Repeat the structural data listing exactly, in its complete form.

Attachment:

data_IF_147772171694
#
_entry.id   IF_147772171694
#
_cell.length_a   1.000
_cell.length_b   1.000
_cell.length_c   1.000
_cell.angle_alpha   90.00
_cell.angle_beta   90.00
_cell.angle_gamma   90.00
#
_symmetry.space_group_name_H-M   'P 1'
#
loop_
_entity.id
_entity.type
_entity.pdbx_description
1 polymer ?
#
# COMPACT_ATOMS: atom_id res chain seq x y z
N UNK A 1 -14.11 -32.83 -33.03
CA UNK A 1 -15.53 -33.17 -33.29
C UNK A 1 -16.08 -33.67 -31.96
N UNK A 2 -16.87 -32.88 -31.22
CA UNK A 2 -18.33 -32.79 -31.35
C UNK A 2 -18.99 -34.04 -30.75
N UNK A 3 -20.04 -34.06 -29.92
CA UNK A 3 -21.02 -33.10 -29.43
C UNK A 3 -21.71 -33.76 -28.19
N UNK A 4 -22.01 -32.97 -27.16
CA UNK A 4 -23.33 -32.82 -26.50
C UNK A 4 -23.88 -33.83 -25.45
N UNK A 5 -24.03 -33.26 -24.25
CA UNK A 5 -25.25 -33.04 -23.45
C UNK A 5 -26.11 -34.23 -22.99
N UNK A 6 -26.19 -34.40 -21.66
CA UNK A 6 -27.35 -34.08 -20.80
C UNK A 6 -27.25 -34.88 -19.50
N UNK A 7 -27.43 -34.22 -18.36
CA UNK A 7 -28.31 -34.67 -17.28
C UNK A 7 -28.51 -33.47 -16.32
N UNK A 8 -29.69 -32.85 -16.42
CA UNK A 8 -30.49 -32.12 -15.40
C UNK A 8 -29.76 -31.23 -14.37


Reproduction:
data_IF_147772171694
#
_entry.id   IF_147772171694
#
_cell.length_a   1.000
_cell.length_b   1.000
_cell.length_c   1.000
_cell.angle_alpha   90.00
_cell.angle_beta   90.00
_cell.angle_gamma   90.00
#
_symmetry.space_group_name_H-M   'P 1'
#
loop_
_entity.id
_entity.type
_entity.pdbx_description
1 polymer ?
#
# COMPACT_ATOMS: atom_id res chain seq x y z
N UNK A 1 -14.11 -32.83 -33.03
CA UNK A 1 -15.53 -33.17 -33.29
C UNK A 1 -16.08 -33.67 -31.96
N UNK A 2 -16.87 -32.88 -31.22
CA UNK A 2 -18.33 -32.79 -31.35
C UNK A 2 -18.99 -34.04 -30.75
N UNK A 3 -20.04 -34.06 -29.92
CA UNK A 3 -21.02 -33.10 -29.43
C UNK A 3 -21.71 -33.76 -28.19
N UNK A 4 -22.01 -32.97 -27.16
CA UNK A 4 -23.33 -32.82 -26.50
C UNK A 4 -23.88 -33.83 -25.45
N UNK A 5 -24.03 -33.26 -24.25
CA UNK A 5 -25.25 -33.04 -23.45
C UNK A 5 -26.11 -34.23 -22.99
N UNK A 6 -26.19 -34.40 -21.66
CA UNK A 6 -27.35 -34.08 -20.80
C UNK A 6 -27.25 -34.88 -19.50
N UNK A 7 -27.43 -34.22 -18.36
CA UNK A 7 -28.31 -34.67 -17.28
C UNK A 7 -28.51 -33.47 -16.32
N UNK A 8 -29.69 -32.85 -16.42
CA UNK A 8 -30.49 -32.12 -15.40
C UNK A 8 -29.76 -31.23 -14.37